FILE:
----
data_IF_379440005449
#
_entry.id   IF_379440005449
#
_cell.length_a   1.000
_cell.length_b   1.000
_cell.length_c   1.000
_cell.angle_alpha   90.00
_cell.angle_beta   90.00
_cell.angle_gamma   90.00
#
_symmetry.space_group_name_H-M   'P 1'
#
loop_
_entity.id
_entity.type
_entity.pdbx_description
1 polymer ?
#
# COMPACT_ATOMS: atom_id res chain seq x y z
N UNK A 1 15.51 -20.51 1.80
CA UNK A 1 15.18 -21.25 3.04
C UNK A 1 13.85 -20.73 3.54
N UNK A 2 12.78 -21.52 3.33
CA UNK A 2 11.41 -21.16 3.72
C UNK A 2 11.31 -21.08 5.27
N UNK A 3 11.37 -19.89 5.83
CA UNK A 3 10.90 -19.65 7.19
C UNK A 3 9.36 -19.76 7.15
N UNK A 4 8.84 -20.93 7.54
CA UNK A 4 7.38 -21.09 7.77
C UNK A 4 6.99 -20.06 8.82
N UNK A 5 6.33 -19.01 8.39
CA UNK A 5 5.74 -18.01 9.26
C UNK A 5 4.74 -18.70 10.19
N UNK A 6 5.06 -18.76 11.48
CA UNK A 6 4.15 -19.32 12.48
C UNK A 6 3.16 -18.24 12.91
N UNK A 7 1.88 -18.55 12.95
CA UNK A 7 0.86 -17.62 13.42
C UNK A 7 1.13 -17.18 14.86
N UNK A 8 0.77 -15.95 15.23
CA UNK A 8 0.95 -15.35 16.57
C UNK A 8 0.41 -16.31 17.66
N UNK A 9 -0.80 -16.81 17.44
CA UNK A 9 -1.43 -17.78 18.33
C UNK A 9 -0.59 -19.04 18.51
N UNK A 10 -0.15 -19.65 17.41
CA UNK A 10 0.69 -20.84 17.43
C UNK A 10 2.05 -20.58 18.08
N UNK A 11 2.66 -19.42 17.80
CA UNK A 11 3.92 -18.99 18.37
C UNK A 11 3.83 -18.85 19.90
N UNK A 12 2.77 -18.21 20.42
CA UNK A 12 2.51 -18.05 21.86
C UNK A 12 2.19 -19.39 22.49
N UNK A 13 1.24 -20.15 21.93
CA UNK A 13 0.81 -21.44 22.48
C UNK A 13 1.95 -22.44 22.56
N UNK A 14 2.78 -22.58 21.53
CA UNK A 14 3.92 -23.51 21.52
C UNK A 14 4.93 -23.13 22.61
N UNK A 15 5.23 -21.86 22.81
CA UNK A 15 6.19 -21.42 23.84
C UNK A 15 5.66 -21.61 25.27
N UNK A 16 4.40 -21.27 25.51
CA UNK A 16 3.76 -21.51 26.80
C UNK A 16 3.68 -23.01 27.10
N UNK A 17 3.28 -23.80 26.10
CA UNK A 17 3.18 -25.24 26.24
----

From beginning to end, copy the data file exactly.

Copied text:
data_IF_379440005449
#
_entry.id   IF_379440005449
#
_cell.length_a   1.000
_cell.length_b   1.000
_cell.length_c   1.000
_cell.angle_alpha   90.00
_cell.angle_beta   90.00
_cell.angle_gamma   90.00
#
_symmetry.space_group_name_H-M   'P 1'
#
loop_
_entity.id
_entity.type
_entity.pdbx_description
1 polymer ?
#
# COMPACT_ATOMS: atom_id res chain seq x y z
N UNK A 1 15.51 -20.51 1.80
CA UNK A 1 15.18 -21.25 3.04
C UNK A 1 13.85 -20.73 3.54
N UNK A 2 12.78 -21.52 3.33
CA UNK A 2 11.41 -21.16 3.72
C UNK A 2 11.31 -21.08 5.27
N UNK A 3 11.37 -19.89 5.83
CA UNK A 3 10.90 -19.65 7.19
C UNK A 3 9.36 -19.76 7.15
N UNK A 4 8.84 -20.93 7.54
CA UNK A 4 7.38 -21.09 7.77
C UNK A 4 6.99 -20.06 8.82
N UNK A 5 6.33 -19.01 8.39
CA UNK A 5 5.74 -18.01 9.26
C UNK A 5 4.74 -18.70 10.19
N UNK A 6 5.06 -18.76 11.48
CA UNK A 6 4.15 -19.32 12.48
C UNK A 6 3.16 -18.24 12.91
N UNK A 7 1.88 -18.55 12.95
CA UNK A 7 0.86 -17.62 13.42
C UNK A 7 1.13 -17.18 14.86
N UNK A 8 0.77 -15.95 15.23
CA UNK A 8 0.95 -15.35 16.57
C UNK A 8 0.41 -16.31 17.66
N UNK A 9 -0.80 -16.81 17.44
CA UNK A 9 -1.43 -17.78 18.33
C UNK A 9 -0.59 -19.04 18.51
N UNK A 10 -0.15 -19.65 17.41
CA UNK A 10 0.69 -20.84 17.43
C UNK A 10 2.05 -20.58 18.08
N UNK A 11 2.66 -19.42 17.80
CA UNK A 11 3.92 -18.99 18.37
C UNK A 11 3.83 -18.85 19.90
N UNK A 12 2.77 -18.21 20.42
CA UNK A 12 2.51 -18.05 21.86
C UNK A 12 2.19 -19.39 22.49
N UNK A 13 1.24 -20.15 21.93
CA UNK A 13 0.81 -21.44 22.48
C UNK A 13 1.95 -22.44 22.56
N UNK A 14 2.78 -22.58 21.53
CA UNK A 14 3.92 -23.51 21.52
C UNK A 14 4.93 -23.13 22.61
N UNK A 15 5.23 -21.86 22.81
CA UNK A 15 6.19 -21.42 23.84
C UNK A 15 5.66 -21.61 25.27
N UNK A 16 4.40 -21.27 25.51
CA UNK A 16 3.76 -21.51 26.80
C UNK A 16 3.68 -23.01 27.10
N UNK A 17 3.28 -23.80 26.10
CA UNK A 17 3.18 -25.24 26.24